When it comes to checking food labels, people mostly look at expiration dates to ensure that the product is safe for consumption. Although these labels and dates are placed to safeguard consumer health, they also refer to product quality, which means you can still eat them but might not taste as good as they were intended to be.
Meanwhile, food product dating refers to the stamped dates on products to, firstly, help retailers safely determine how long they should sell them and, more importantly, advise customers on when they can consume a product at its best quality. Some have “open dating,” in which calendar dates are used and are typically found among perishable foods such as meat, poultry, eggs, and dairy. Meanwhile, “closed dating” or “coded dating” adopt codes and usually appear on shelf-stable products such as canned goods and boxed food.
In the Philippines, the Department of Health issued Administrative Order No. 88-B series of 1984 or the Rules and Regulations Governing the Labeling of Prepackaged Food Products Distributed in the Philippines, which was revised in 2014, to establish standards and qualities of food.
Included in this order is the requirement to indicate expiration dates or recommended last consumption dates complete with day, month, and year on all product labels (except for alcoholic beverages) that signify when the product will have lost its expected quality and as a result would deem it unmarketable. You may have encountered these dates and seen variations such as “use by,” “sell by,” and “best before” but these do not always mean “rotten by” or that the food cannot be consumed anymore. Let’s take a closer look.
This date explains how long to display the product for sale. If a product has a “sell by” date, cook or freeze it by these times after purchase:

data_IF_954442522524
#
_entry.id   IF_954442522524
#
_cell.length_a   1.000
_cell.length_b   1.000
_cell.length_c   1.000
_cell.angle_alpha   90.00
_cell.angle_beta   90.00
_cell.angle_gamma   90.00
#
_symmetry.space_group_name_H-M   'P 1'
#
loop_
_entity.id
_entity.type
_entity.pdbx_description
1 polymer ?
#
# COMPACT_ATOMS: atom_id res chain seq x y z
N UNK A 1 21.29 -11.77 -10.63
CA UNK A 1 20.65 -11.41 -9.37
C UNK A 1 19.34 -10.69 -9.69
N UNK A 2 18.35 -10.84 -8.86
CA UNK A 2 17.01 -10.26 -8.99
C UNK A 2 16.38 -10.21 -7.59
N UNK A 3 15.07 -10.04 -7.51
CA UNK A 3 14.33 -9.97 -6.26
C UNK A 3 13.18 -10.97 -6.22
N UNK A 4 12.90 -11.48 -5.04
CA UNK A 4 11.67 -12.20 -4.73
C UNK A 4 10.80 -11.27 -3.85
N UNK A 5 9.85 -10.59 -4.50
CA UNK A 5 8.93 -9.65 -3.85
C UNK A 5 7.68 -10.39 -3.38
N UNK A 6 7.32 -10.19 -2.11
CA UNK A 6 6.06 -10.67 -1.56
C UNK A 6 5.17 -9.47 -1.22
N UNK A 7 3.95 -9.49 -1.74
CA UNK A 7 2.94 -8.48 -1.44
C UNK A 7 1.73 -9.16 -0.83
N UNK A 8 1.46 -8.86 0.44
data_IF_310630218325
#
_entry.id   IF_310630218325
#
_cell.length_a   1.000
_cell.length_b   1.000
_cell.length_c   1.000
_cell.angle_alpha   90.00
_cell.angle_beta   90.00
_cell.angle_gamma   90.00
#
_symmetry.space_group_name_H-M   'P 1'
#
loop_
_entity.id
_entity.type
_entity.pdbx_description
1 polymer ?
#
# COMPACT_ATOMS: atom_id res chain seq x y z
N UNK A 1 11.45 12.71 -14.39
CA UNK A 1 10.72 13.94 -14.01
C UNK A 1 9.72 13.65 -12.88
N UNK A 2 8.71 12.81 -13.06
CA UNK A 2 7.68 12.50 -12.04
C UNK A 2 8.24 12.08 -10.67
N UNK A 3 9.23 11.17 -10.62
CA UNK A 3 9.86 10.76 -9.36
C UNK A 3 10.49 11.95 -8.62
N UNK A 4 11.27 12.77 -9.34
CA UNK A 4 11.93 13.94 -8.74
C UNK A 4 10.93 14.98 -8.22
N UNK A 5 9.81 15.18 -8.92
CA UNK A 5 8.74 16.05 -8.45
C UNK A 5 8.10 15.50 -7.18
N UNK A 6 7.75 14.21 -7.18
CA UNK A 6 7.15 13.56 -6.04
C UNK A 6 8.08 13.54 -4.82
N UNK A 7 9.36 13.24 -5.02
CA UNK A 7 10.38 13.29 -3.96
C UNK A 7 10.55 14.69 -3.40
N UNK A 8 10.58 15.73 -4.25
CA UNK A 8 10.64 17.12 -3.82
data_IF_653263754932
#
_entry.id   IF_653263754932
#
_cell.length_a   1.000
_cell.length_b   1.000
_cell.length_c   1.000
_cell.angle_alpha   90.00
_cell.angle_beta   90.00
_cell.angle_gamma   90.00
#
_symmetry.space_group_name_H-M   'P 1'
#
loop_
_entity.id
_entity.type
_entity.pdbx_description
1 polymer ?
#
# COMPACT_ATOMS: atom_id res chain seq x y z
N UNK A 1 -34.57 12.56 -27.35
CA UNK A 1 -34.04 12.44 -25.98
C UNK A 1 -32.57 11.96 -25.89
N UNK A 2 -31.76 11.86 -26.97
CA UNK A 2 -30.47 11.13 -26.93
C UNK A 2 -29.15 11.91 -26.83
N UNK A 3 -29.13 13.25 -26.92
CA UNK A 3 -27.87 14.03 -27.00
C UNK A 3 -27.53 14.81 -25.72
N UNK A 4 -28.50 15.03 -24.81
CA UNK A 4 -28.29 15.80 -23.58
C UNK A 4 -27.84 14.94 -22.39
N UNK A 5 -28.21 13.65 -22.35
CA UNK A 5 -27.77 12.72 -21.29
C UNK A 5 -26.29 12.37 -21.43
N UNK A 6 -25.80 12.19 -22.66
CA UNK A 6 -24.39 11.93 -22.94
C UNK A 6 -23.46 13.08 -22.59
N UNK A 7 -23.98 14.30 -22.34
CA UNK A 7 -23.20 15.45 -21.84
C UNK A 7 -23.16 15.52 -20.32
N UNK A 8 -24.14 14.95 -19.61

- Poultry – 1 or 2 days
- Beef, veal, pork, and lamb – 3 to 5 days
- Ground meat and ground poultry – 1 or 2 days
- Fresh variety meats (liver, tongue, brain, kidneys, heart, chitterlings) – 1 or 2 days
- Cured ham, cook-before-eating – 5 to 7 days
- Sausage from pork, beef or turkey, uncooked – 1 or 2 days
- Eggs – 3 to 5 weeks
According to the US Department of Agriculture (USDA) Food Safety and Inspection Service in a food product dating primer revised in 2013
In the US, eggs are not required by the USDA to have a “sell by” date, but they need to have a “pack date” or the date marking when the eggs were washed, graded, and placed in the carton.
In the guidelines above, the USDA advises consumers to use eggs within three to five weeks from purchase and states, “The ‘sell-by’ date will usually expire during that length of time, but the eggs are perfectly safe to use.” If you want to be completely sure that the eggs are safe for consumption, you can do the float test to check if it’s rotten or not. Fill a pot or basin with water and place the eggs in, if they sink to the bottom then they’re still fresh but if they float they’re rotten.
Use by or best if used by
This is not a purchase or safety date, but a date recommended for the best flavor or quality. This is determined by the manufacturer to ensure buyers that the product is of good quality within this time frame. However, if the product has been mishandled such as fresh food being left out at room temperature for an extended period or developing an unpleasant odor, flavor or appearance, it may be unsafe to consume regardless of the “use by” date.
Baby food or infant formula, in particular, is advised to be consumed strictly before its “use by” date since it can lose nutrients or separate and clog the bottle nipple if stored too long.
Closed or coded dates
These are found on canned goods and boxed food not necessarily intended for the consumers to interpret as an expiration or product quality date. Although some products may include the date of manufacture, these are meant to guide manufacturers and retailers to keep track of products as they are delivered to different stores and rotated in the event of a recall.
Generally speaking, all of these dates are considered guides to determine the freshness of food. But you should also trust your instincts when it comes to food spoilage. Salad greens, for instance, should be tossed out once they begin to develop a slimy feel regardless of its “consume before” date.
Meat isn’t safe for consumption once its color changes and begins to feel slimy as well. Milk freshness depends on your refrigerator’s temperature and how well you seal its container before storage. If it starts developing an odd smell, it’s no longer fresh and should be disposed of.
No two foods may have the same true expiration since dates can vary depending on government laws so make sure to check for factors that can indicate spoilage, especially if the product has been sitting in the refrigerator or cupboard for quite some time.
It’s good to be careful with what you eat to avoid foodborne illnesses, but think twice before throwing out “expired” items; You could end up spending and wasting more.